TagDictionary of American Regional English

Terms for Practical Jokes

The Dictionary of American Regional English has many terms for practical jokes played on newbies, like sending someone out for a bucket of steam, or for pigeon milk, or for a nickel’s worth of dimes. This is part of a complete episode.

Hiya

Is hiya a legitimate way to say hello? Sure. The Dictionary of American Regional English has citations for this greeting going back to 1914, but it’s heard both in the United States and the United Kingdom. This is part of a complete episode.

You-uns

The Dictionary of American Regional English traces you-uns, a plural form of you, to the Midlands and the Ohio River Valley. But the phrase goes back a while; even Chaucer used something similar. This is part of a complete episode.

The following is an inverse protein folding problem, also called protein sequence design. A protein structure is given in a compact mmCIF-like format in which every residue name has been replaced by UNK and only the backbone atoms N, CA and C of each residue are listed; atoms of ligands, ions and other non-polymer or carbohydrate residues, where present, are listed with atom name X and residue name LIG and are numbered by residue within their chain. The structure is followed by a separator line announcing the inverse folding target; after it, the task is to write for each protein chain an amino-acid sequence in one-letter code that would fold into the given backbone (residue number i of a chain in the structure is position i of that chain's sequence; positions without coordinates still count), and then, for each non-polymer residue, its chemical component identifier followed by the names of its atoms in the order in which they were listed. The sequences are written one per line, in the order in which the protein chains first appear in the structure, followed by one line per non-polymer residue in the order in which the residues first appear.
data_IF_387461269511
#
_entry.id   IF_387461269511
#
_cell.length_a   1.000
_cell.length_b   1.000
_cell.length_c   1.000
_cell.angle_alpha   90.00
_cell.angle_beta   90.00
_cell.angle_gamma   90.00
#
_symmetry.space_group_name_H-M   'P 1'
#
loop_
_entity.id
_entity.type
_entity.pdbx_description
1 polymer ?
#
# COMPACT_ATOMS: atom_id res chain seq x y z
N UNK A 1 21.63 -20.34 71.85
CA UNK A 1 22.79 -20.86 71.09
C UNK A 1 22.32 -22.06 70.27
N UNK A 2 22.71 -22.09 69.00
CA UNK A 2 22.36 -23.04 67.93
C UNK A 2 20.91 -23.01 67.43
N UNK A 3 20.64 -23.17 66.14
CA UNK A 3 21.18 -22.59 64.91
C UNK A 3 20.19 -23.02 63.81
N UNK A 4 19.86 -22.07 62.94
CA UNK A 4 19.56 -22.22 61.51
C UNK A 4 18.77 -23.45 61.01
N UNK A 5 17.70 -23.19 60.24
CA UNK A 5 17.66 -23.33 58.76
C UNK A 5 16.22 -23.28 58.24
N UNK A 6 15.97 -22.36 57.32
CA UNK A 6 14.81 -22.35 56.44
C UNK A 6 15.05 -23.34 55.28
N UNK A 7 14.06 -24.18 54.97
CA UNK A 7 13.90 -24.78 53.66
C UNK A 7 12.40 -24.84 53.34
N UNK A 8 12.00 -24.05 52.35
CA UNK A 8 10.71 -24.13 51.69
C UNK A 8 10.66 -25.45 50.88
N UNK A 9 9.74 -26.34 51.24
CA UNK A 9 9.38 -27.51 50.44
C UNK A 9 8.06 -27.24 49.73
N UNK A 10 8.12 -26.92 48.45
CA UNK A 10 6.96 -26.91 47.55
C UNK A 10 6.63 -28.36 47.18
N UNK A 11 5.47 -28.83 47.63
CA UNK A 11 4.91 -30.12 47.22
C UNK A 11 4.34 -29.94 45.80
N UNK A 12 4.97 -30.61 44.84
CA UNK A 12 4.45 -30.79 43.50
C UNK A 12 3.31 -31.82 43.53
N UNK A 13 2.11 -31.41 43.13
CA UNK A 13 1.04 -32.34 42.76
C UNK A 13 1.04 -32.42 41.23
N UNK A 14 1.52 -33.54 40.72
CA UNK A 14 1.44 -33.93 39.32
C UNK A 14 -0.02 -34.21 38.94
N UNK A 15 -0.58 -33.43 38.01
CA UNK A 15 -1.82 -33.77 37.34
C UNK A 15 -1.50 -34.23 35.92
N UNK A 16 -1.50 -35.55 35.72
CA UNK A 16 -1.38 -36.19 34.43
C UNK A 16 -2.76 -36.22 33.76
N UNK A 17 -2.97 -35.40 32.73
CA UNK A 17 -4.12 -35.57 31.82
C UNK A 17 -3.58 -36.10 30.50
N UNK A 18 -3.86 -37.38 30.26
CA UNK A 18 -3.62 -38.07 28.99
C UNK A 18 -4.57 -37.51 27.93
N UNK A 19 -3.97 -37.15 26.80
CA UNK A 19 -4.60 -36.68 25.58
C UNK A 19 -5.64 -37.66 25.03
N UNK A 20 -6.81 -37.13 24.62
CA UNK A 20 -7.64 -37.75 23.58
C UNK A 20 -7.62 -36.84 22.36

Pallet

A thick blanket or stack of blankets is also called a pallet. The Dictionary of American Regional English says this term is most common in the South Midlands — such states as Tennessee, Kentucky, and Missouri. In the New American Standard Bible...

Pull-Haul

The term pull-haul, meaning “a verbal conflict,” is heard in New England, particularly Maine. A 1914 citation in the Dictionary of American Regional English alludes to all the pull-hauling among churches when a new congregant moves to...